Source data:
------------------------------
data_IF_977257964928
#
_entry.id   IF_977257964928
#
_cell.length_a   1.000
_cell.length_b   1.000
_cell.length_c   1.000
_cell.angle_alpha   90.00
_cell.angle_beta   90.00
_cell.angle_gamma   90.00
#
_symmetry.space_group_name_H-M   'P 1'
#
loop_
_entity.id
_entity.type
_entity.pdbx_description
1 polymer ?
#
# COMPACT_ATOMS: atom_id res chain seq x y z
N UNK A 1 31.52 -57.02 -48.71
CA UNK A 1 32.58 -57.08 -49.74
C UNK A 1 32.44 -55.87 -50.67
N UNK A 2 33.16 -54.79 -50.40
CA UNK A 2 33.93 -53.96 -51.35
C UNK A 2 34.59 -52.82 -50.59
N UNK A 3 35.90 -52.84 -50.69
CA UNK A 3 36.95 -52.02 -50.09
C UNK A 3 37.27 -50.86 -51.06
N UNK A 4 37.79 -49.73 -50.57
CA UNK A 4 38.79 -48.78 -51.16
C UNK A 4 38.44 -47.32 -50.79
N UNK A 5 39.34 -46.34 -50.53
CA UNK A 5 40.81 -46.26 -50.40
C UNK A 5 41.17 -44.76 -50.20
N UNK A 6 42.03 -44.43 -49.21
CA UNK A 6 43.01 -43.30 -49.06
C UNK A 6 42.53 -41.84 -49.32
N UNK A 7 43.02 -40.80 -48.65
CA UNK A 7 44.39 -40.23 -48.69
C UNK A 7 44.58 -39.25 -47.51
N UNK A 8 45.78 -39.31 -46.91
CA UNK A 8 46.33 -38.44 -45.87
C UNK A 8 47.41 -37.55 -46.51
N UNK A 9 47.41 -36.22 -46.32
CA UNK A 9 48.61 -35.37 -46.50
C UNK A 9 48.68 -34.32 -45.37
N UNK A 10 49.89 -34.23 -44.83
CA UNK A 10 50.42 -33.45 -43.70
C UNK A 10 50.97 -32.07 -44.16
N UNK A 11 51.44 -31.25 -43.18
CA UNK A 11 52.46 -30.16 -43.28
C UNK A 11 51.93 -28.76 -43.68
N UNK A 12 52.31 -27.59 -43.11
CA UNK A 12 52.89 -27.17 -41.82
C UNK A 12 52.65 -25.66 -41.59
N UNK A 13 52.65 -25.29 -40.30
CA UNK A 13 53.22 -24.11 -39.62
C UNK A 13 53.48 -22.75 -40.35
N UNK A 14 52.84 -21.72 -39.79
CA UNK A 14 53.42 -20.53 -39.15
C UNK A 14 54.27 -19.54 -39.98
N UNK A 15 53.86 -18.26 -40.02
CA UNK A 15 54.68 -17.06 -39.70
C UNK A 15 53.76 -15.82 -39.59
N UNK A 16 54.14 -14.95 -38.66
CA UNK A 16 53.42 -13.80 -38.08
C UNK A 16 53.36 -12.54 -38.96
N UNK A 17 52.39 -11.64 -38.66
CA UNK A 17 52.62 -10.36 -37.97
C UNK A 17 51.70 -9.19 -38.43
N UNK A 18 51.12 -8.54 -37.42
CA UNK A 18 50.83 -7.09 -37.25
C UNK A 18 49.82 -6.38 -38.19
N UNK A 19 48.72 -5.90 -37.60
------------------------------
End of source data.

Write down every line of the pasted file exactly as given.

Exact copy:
data_IF_977257964928
#
_entry.id   IF_977257964928
#
_cell.length_a   1.000
_cell.length_b   1.000
_cell.length_c   1.000
_cell.angle_alpha   90.00
_cell.angle_beta   90.00
_cell.angle_gamma   90.00
#
_symmetry.space_group_name_H-M   'P 1'
#
loop_
_entity.id
_entity.type
_entity.pdbx_description
1 polymer ?
#
# COMPACT_ATOMS: atom_id res chain seq x y z
N UNK A 1 31.52 -57.02 -48.71
CA UNK A 1 32.58 -57.08 -49.74
C UNK A 1 32.44 -55.87 -50.67
N UNK A 2 33.16 -54.79 -50.40
CA UNK A 2 33.93 -53.96 -51.35
C UNK A 2 34.59 -52.82 -50.59
N UNK A 3 35.90 -52.84 -50.69
CA UNK A 3 36.95 -52.02 -50.09
C UNK A 3 37.27 -50.86 -51.06
N UNK A 4 37.79 -49.73 -50.57
CA UNK A 4 38.79 -48.78 -51.16
C UNK A 4 38.44 -47.32 -50.79
N UNK A 5 39.34 -46.34 -50.53
CA UNK A 5 40.81 -46.26 -50.40
C UNK A 5 41.17 -44.76 -50.20
N UNK A 6 42.03 -44.43 -49.21
CA UNK A 6 43.01 -43.30 -49.06
C UNK A 6 42.53 -41.84 -49.32
N UNK A 7 43.02 -40.80 -48.65
CA UNK A 7 44.39 -40.23 -48.69
C UNK A 7 44.58 -39.25 -47.51
N UNK A 8 45.78 -39.31 -46.91
CA UNK A 8 46.33 -38.44 -45.87
C UNK A 8 47.41 -37.55 -46.51
N UNK A 9 47.41 -36.22 -46.32
CA UNK A 9 48.61 -35.37 -46.50
C UNK A 9 48.68 -34.32 -45.37
N UNK A 10 49.89 -34.23 -44.83
CA UNK A 10 50.42 -33.45 -43.70
C UNK A 10 50.97 -32.07 -44.16
N UNK A 11 51.44 -31.25 -43.18
CA UNK A 11 52.46 -30.16 -43.28
C UNK A 11 51.93 -28.76 -43.68
N UNK A 12 52.31 -27.59 -43.11
CA UNK A 12 52.89 -27.17 -41.82
C UNK A 12 52.65 -25.66 -41.59
N UNK A 13 52.65 -25.29 -40.30
CA UNK A 13 53.22 -24.11 -39.62
C UNK A 13 53.48 -22.75 -40.35
N UNK A 14 52.84 -21.72 -39.79
CA UNK A 14 53.42 -20.53 -39.15
C UNK A 14 54.27 -19.54 -39.98
N UNK A 15 53.86 -18.26 -40.02
CA UNK A 15 54.68 -17.06 -39.70
C UNK A 15 53.76 -15.82 -39.59
N UNK A 16 54.14 -14.95 -38.66
CA UNK A 16 53.42 -13.80 -38.08
C UNK A 16 53.36 -12.54 -38.96
N UNK A 17 52.39 -11.64 -38.66
CA UNK A 17 52.62 -10.36 -37.97
C UNK A 17 51.70 -9.19 -38.43
N UNK A 18 51.12 -8.54 -37.42
CA UNK A 18 50.83 -7.09 -37.25
C UNK A 18 49.82 -6.38 -38.19
N UNK A 19 48.72 -5.90 -37.60